Let China sleep, for when she wakes, she will shake the world"
-- Napoleon Bonaparte
Back in the 1960s, French President Charles de Gaulle didn’t trust the US, and as a result, he decided to reduce France’s US dollar reserves. He traded them for gold from the US government. This action sent a wave through the market as others followed, and as a result, President Nixon killed the gold standard for the US dollar.
What followed was the creation of the petrodollar. As a result, Saudi Arabia, OPEC, and the rest of the world accepted the US’s request and started using US dollars for all oil sales.
Until now, that is.
The US has been the driving force behind implementing sanctions against Russia, but President Obama’s pattern of failed foreign policy is repeating yet again.
The sanctions against Russia are backfiring on the US.
We at Casey Research were the first to state that the sanctions were not going to play out the way Obama had intended. As I’ve stated in these missives, the Russians are playing a complex game of chess; Obama is at the table, but he thinks he’s playing Connect Four.
Consider this example: France needs Russian natural gas. Total SA has just announced that the company is seeking financing for a gas project in Russia, in spite of the current sanctions against Russia. What’s the catch?
Patrick de la Chevardière, CFO of Total SA (which is France’s largest energy company), has publicly announced that Total is looking to finance its share in the $27-billion Yamal LNG project using euros, yuan, Russian rubles, and any other currency but US dollars.
“The effect of US sanctions was that Yamal LNG will be prevented from raising any dollar financings,” de la Chevardière stated in London at a news briefing.
Checkmate to Obama.
Total SA is relying on the Yamal project, which is expected to start in 2017, to provide a big chunk of the company’s production growth.
How big is Yamal?
Really big. Proven reserves are equivalent to over 800 million barrels of oil-equivalent.
Are American Companies Even Paying Attention to the Sanctions Against Russia? No.
ExxonMobil, America’s largest oil company, has been drilling a well with Rozneft (Russia’s largest oil company) in the Russian Arctic offshore.
According to the rules of the sanctions against Russia, ExxonMobil shouldn’t be doing any more work with the Russians in Russia.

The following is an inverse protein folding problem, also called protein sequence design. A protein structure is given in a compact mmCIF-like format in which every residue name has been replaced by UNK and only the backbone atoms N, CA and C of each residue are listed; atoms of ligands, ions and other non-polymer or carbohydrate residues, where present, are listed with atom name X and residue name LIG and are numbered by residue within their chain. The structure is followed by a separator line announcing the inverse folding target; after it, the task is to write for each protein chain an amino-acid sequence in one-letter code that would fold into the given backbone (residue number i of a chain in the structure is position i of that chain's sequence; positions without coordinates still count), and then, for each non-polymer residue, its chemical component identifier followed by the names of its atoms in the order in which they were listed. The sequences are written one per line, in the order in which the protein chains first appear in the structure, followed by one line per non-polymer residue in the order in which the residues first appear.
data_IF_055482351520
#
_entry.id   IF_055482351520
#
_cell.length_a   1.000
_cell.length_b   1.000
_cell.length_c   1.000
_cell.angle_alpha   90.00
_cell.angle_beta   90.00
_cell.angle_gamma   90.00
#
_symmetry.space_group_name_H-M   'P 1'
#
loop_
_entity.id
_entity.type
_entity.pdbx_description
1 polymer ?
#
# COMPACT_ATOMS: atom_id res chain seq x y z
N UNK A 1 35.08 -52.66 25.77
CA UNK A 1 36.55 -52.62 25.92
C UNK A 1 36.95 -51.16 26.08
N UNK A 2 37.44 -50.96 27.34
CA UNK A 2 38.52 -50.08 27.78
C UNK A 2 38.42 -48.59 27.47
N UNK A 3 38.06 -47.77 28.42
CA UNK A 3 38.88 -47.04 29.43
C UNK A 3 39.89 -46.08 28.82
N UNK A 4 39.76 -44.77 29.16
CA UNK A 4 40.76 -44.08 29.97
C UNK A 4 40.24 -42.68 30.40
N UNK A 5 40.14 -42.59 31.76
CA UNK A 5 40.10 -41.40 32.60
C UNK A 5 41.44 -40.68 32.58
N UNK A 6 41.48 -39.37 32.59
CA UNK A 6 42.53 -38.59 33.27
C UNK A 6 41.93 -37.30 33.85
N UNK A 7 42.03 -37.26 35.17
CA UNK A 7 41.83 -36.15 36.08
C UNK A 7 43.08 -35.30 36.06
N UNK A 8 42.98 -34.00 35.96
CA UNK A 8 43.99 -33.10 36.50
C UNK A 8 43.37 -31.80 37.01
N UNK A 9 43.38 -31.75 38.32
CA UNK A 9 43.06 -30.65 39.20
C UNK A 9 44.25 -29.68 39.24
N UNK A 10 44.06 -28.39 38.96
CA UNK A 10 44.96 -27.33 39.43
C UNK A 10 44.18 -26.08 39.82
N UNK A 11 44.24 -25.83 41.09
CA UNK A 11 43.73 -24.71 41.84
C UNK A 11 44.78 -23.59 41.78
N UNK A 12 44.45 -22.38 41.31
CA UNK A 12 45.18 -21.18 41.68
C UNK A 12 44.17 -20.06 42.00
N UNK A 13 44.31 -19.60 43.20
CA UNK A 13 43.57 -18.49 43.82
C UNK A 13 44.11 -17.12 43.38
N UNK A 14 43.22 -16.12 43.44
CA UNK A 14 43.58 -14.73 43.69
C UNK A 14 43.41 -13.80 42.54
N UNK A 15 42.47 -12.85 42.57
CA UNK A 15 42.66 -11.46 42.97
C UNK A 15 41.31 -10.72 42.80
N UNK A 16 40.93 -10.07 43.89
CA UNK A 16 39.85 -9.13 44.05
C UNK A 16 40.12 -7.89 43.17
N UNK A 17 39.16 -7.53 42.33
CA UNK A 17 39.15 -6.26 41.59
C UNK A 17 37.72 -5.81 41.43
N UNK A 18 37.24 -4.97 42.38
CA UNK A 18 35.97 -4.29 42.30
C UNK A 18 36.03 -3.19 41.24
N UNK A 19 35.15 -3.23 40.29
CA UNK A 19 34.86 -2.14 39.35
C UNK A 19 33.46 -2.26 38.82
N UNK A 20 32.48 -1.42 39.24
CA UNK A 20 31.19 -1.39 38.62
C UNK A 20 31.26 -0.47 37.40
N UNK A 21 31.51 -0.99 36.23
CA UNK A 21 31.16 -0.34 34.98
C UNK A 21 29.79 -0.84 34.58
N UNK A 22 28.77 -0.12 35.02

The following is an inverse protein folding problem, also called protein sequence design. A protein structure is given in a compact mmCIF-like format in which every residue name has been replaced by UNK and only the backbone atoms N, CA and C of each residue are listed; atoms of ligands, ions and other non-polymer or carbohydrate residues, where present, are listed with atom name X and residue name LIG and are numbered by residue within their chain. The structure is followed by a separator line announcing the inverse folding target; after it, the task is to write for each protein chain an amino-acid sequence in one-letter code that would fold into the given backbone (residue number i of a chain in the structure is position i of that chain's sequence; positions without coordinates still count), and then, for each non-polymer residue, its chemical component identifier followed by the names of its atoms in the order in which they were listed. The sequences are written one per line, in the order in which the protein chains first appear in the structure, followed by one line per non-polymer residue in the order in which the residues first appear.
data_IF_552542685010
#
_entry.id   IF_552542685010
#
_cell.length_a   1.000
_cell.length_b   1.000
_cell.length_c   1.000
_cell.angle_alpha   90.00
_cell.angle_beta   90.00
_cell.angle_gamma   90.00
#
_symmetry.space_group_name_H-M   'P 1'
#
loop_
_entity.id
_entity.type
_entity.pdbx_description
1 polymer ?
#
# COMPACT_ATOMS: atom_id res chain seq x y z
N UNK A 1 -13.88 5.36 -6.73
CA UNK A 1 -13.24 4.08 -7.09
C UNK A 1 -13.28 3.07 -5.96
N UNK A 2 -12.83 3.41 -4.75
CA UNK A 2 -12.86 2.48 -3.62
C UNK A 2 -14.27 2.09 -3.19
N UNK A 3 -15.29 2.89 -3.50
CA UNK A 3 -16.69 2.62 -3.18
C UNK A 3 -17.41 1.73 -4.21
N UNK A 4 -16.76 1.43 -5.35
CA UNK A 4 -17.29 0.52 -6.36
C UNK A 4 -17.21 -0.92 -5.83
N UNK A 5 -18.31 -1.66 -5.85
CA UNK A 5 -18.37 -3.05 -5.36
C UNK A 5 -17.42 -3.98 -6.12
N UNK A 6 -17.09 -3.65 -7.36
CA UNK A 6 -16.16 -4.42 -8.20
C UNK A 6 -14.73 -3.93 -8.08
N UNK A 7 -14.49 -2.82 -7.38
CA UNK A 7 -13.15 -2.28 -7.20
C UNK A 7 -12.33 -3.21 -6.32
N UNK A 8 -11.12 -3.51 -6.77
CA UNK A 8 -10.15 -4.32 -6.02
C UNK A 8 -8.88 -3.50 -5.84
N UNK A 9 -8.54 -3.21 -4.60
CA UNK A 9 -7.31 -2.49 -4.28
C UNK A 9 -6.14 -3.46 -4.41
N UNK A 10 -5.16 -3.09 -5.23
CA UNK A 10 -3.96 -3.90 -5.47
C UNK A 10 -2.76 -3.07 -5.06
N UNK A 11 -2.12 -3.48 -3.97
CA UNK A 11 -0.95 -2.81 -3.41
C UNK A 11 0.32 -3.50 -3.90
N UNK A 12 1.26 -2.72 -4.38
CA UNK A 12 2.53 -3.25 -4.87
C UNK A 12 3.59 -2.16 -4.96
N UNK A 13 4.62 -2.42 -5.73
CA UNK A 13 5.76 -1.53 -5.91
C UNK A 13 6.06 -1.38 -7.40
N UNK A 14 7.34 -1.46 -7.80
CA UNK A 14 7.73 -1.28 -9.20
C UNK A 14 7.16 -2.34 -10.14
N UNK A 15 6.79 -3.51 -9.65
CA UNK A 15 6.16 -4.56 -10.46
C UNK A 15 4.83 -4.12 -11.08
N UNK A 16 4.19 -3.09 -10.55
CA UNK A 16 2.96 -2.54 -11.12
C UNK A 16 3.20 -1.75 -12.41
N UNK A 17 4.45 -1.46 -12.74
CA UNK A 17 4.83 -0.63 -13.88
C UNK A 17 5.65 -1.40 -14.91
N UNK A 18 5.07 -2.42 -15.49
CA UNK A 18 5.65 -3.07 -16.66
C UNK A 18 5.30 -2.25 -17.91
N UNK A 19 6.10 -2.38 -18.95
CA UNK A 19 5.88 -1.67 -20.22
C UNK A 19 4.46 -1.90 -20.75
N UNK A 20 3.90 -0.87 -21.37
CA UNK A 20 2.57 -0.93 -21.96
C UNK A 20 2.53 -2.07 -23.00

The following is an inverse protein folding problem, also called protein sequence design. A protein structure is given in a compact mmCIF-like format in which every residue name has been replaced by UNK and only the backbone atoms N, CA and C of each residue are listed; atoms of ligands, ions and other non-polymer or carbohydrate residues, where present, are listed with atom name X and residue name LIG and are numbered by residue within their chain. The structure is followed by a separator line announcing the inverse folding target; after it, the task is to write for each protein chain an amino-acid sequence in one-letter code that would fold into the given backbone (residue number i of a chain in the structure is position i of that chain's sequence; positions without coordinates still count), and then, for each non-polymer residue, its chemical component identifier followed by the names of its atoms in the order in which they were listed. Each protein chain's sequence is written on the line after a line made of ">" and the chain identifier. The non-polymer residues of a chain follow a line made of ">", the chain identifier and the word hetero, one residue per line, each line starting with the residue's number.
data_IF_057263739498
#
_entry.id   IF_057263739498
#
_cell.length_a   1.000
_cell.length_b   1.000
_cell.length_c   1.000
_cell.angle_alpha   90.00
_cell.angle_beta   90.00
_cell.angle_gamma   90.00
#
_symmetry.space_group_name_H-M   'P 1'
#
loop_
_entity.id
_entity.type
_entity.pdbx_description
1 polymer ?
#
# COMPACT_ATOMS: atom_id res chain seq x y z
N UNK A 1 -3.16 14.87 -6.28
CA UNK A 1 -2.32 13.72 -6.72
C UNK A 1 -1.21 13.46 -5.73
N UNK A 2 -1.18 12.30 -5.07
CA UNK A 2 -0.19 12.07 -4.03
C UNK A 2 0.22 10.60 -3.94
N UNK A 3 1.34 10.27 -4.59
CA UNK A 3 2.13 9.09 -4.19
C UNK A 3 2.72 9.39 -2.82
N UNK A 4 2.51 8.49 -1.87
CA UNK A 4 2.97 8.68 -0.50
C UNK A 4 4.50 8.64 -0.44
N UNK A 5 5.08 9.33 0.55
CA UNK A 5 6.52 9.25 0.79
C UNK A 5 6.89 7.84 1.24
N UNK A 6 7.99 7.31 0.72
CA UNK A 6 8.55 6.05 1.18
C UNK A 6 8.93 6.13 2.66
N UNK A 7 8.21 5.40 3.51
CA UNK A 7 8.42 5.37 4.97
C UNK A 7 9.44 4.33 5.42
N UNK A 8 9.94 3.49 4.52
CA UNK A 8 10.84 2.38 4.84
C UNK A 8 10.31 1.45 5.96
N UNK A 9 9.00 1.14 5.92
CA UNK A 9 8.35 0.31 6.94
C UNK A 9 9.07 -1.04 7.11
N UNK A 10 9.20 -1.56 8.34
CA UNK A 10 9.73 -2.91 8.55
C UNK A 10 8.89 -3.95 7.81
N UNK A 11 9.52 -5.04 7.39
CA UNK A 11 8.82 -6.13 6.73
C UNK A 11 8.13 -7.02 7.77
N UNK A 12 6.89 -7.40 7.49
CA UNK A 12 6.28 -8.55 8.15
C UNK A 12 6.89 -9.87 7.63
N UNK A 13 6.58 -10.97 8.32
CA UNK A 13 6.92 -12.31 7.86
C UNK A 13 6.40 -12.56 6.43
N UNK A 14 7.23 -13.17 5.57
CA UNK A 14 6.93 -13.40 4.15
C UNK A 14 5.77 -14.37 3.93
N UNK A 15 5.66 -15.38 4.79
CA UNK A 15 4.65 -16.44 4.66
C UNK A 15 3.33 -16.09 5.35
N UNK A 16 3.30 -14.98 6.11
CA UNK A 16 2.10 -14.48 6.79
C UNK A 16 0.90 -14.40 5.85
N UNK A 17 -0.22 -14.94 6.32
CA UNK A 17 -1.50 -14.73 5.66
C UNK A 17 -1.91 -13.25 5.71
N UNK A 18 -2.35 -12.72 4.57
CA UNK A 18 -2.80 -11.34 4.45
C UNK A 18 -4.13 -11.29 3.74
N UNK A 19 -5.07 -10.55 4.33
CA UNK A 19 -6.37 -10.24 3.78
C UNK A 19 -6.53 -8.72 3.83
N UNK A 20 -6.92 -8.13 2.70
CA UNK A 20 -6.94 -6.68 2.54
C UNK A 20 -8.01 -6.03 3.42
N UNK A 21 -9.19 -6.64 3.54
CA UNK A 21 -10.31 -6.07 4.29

Do the sanctions apply to ExxonMobil? No. ExxonMobil is still drilling the well with Rozneft in Russia.
ExxonMobil got the equivalent of a hall pass from the US government to complete the well, using the excuse that it’s environmentally safer to complete the well than to allow the Russians to do it alone.
Well, that flimsy reason might work for the mainstream media, but I don’t buy it.
Want to know the real truth why ExxonMobil is allowed to complete the well?
Here it is—and remember, you read it here first.
If ExxonMobil walked, as it was supposed to due to the sanctions, the Russians would complete the well without the company.
If the well becomes a major success — which it looks like it will be—ExxonMobil’s ownership wouldn’t be the same as it would be if it completed the well with Rozneft. If ExxonMobil walked, the Russians would have the legal right to terminate the existing terms of the contract and could renegotiate with ExxonMobil or other major companies, such as the major Chinese oil companies. ExxonMobil would have to pay more — a lot more — post discovery to get back into the JV with the Russians.
So President Obama’s sanctions are backfiring.
The French have already backstabbed him—and rightly so… and the end of the petrodollar has started.
To make Obama’s lip-service sanctions even more ineffective, how does it look to the rest of the world that the US’s largest oil company doesn’t have to comply with his own sanctions?
Do you think the Germans and the rest of Europe are taking notice?
You better believe they are… and they’ll act accordingly.
The Germans depend on Russia’s energy more than the French do. The country has few options, and since Obama has already shown his cards, why should German politicians take him seriously and risk getting hurt in the process?
If this were the World Series of Poker, Obama would have gone all in with a 2 of clubs and a 7 of hearts. In poker terms, that’s the worst possible hand.
The world knows that the cards Obama holds have no leverage over Russia.
The Russians are well aware they have a royal flush in their hands, and they’re taking their time to see how the rest of the table is going to bet.
What to expect next?
Expect more loopholes to appear in the sanctions, and expect the Germans to work out a deal with the Russians. Winter is near, and the rest of Europe will follow France’s lead and drop the petrodollar if needed to work out a deal with Russia.
What makes me so confident of this?
I’ve spent over a decade studying the Russian energy matrix with the countries it supplies.
Vladimir Putin is not only building a lasting energy legacy for Russia,
but is establishing new markets for Russian energy that haven’t existed prior to his presidency.
Everyone knows that the global geopolitical landscape is shifting. In my new book "The Colder War",
I present a stark picture of just what that shift will look like for America.
Marin Katusa, Chief Energy Investment Strategist, "The World of Energy"